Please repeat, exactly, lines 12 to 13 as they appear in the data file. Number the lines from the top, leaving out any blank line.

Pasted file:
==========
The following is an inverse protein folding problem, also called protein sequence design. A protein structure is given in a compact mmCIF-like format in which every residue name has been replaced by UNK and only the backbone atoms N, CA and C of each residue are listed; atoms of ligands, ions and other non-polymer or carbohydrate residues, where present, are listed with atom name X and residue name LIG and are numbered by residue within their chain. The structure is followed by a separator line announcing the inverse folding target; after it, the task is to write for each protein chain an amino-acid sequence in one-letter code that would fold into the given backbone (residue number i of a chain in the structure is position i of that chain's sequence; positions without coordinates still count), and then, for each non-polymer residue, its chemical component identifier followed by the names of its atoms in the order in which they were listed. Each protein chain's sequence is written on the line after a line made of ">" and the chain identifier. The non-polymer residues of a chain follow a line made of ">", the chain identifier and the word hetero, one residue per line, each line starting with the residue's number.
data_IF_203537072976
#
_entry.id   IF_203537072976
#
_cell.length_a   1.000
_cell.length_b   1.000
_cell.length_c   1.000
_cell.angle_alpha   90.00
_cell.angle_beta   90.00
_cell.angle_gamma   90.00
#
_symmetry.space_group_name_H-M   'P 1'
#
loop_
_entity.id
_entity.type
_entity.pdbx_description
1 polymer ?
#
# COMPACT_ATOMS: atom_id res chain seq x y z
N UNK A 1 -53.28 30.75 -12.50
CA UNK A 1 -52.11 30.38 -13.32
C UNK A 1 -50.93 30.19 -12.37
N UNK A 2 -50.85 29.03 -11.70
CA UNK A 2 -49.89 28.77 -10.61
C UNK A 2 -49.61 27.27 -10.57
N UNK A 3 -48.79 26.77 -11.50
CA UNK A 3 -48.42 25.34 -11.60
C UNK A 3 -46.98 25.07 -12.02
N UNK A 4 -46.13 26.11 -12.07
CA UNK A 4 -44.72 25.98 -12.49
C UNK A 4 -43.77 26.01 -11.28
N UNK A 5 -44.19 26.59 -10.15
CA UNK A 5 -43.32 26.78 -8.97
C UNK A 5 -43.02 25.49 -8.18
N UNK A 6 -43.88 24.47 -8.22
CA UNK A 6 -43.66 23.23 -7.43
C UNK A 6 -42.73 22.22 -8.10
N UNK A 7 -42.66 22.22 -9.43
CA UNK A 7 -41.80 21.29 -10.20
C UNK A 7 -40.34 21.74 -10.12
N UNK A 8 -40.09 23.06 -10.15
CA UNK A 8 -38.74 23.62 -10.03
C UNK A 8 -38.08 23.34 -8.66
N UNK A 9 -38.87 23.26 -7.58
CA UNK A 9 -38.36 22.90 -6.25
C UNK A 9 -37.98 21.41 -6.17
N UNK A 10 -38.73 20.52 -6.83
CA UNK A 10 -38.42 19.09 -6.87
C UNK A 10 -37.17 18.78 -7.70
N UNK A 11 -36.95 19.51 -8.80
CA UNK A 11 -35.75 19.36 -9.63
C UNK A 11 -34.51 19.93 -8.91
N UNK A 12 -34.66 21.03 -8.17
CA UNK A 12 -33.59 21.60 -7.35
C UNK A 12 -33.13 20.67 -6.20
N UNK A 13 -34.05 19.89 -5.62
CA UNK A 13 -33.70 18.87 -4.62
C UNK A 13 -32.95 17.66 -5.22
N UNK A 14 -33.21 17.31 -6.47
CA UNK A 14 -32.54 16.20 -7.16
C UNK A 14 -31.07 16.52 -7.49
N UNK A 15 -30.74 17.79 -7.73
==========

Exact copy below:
#
_symmetry.space_group_name_H-M   'P 1'